Also, why are enzyme cleaners a problem for grey water? I would think those enzymes would be beneficial for the soil.
7 years ago

Adam Klaus wrote:when the cat's away the mice shall play....

maybe the problem is that people concieve of owning cats. maybe cats are just part of the urban ecology, and their presence makes it a healthier ecosystem.
nothing healthy or untroublesome about rodents run wild in the backyard.

cats are good when they live like cats. love life.



The same could then be said of dogs. Dogs would keep the raccoons and possums away and my dogs have done better at rat catching than my cats (though I think the scent of my cats keeps most of the rodents away) but no one suggests dogs should be allowed to roam.
7 years ago
The property we're buying has a fairly new pond on it. It was dug about 3yrs ago according to the neighbor. During the digging process we got a 5" rain fall and so it was never finished. According to the neighbor it's also never been full. There appears to be a very small (currently dry) stream behind it, but it's built up on that side so the stream wouldn't feed it (which seems strange to me, but maybe that's because the stream travels through other farms that use who knows what on their fields) There are a few weeds growing around it, though very sparse. The soil appears to be clay/lime/sand. There are a plethora of little frogs, evidence of cranes and something burrowed near the edge into the mud that made bubbles. The water is fairly clear when it was collected for samples (almost as clear as the house water) What are important things to know about the pond and how can I go about finding them out? (the current own is deceased so I can't ask him anything)

The side that is all built up appears to be the pile of soil from digging it out. I'd like to move the majority of this to use in the gun range. From there I'm wondering what I should plant to encourage wild life and make it a place my kids can play. We do have water moccasins in the area, is there anyway to deter them? We have a friend who has offered us all the bamboo we can haul, I was thinking that might be good around one end. It's about 300' long by 150' wide no idea how deep.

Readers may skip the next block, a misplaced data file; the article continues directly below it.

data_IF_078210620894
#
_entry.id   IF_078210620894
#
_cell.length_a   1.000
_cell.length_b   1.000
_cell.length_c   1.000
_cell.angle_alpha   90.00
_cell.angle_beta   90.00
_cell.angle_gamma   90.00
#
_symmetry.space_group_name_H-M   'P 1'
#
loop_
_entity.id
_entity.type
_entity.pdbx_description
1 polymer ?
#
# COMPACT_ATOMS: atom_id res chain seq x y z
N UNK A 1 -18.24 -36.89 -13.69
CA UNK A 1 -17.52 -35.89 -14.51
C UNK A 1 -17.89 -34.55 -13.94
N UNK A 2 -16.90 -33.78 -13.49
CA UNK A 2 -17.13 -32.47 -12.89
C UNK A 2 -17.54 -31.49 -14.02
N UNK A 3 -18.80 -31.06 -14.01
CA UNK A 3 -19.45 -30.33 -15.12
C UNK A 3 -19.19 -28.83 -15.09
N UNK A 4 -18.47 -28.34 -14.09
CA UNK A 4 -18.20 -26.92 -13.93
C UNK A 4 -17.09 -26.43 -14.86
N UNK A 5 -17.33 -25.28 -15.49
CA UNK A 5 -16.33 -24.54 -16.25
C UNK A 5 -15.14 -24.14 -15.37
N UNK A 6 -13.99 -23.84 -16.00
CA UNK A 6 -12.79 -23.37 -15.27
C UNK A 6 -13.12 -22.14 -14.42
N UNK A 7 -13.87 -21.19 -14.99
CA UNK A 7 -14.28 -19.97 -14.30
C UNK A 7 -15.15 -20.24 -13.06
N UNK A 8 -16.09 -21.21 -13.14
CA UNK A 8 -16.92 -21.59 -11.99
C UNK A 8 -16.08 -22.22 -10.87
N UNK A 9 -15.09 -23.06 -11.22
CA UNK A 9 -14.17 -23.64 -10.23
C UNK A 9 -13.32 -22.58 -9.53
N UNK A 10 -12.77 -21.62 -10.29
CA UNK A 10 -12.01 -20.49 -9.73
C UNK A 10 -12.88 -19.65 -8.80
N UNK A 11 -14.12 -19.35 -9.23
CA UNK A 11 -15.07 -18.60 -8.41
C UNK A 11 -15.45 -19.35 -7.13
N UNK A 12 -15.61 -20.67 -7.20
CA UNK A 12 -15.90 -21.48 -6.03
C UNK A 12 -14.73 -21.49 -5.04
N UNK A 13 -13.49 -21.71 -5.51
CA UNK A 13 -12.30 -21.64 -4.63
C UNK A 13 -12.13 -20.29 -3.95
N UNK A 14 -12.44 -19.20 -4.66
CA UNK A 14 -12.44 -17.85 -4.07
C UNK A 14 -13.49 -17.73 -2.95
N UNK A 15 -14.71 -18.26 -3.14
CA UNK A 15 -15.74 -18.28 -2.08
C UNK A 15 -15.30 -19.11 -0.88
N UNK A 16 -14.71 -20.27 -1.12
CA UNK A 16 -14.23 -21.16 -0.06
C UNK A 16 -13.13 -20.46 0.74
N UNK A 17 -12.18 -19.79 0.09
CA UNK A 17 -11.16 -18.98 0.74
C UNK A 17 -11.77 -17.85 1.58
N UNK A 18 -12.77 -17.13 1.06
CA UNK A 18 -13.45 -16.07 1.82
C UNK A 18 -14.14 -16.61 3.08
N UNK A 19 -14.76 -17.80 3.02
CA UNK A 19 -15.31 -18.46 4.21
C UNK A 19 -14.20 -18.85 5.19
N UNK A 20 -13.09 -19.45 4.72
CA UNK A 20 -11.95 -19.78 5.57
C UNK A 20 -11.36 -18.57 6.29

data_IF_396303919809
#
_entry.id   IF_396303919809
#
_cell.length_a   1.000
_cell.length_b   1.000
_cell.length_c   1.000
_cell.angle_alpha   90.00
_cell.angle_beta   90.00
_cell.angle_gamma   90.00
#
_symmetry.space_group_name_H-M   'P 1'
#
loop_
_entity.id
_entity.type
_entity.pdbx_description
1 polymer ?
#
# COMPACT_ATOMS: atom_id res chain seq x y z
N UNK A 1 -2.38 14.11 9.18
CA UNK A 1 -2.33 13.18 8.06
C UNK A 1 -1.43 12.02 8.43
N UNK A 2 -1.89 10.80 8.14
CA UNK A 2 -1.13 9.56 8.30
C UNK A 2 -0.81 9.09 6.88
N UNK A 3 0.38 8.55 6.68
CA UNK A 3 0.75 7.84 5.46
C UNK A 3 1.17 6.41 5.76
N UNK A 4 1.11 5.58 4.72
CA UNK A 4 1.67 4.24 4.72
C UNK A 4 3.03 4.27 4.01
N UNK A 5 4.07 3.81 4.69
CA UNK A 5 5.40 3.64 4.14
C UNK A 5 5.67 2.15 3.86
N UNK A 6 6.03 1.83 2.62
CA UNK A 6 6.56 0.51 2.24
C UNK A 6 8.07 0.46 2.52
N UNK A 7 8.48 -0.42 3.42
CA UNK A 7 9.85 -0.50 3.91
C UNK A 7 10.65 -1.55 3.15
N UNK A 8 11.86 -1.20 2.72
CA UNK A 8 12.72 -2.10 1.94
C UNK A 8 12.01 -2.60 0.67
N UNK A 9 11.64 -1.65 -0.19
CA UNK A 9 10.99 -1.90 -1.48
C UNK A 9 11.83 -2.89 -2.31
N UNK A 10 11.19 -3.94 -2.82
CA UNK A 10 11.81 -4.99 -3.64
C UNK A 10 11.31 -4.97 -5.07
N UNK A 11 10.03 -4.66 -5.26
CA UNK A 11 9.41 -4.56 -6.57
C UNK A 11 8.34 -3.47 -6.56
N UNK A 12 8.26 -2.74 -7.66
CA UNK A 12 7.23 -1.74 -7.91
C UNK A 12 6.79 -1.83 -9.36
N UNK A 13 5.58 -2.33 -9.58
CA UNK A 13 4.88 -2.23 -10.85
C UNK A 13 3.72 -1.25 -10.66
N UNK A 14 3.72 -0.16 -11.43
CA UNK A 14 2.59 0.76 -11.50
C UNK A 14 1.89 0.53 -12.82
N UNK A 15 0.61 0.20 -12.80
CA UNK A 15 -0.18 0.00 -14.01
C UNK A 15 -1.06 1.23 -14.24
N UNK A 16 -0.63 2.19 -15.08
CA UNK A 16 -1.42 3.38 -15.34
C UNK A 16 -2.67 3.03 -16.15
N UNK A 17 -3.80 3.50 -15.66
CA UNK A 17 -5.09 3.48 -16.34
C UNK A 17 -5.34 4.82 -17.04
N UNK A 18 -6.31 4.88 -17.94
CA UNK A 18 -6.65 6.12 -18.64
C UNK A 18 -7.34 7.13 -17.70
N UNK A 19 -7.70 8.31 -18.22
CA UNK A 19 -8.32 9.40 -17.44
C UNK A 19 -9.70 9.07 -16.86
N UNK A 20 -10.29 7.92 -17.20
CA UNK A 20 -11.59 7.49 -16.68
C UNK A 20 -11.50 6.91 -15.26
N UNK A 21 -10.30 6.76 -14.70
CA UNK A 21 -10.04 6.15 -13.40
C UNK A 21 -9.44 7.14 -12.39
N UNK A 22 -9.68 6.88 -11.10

7 years ago
DE is like baby powder or corn starch, when it's in the air it can be irritating but it settles quickly and then is not a problem. We've used it for flea and tick control for years. In our area ticks and fleas are a huge problem as we often don't get long enough freezes to kill them off in the winter. We sprinkle it around the floor boards and under the couch cushions, all over the yard outside, but especially around the fence where the grass is likely to grow taller before being taken care of. It's massaged into the animals coats and pushed into the cracks around the thresh holds. When we had a really bad flea problem (away from the house for a year and they just took over) we coated the whole floor and window sills with DE, let it sit overnight and then swept it to the baseboards. Then I mopped the floor with fennel tea several times over the coarse of a month, put DE under all the couch cushions and made sure there was a nice layer behind/under every piece of furniture, we also put in flea traps (it's just a light bulb with a stick pad under it, the light attracts the fleas which stick to the pad and die) By the end of a month we barely had any fleas and I vacuumed up all the DE and went back to our normal of treating the back yard a couple times a year and rubbing it into the animals coats a couple times a year. We also add it to their food a few times a year to "deworm" I buy ours at the feed store, it's a common additive to chicken feed and a 50lb bag cost us about $20 and has lasted forever!
7 years ago
It deeply bothers me that my neighbors allow their cats to roam free...

Why should I have to deal with their cat in my yard, getting into my trash, digging in my kids sand box?
Their cat in my yard cause my dog to bark. This can be a problem at 5am!! or when the baby has just gone down for a nap. It's not acceptable for my dog to run free, why is it okay for your cat?

Most importantly though is that cat owners seem to forget that their cats may carry a parasite that can be very harmful to unborn babies and those with immune disorders, Toxoplasma gondii. Because your cat poops in my yard I have to wear gloves to dig in the yard/garden at all and leery of letting my children dig in their own back yard. I think cat owners should be held to the same standards as dog owners. Cats should not be allowed to roam free in an urban setting.
7 years ago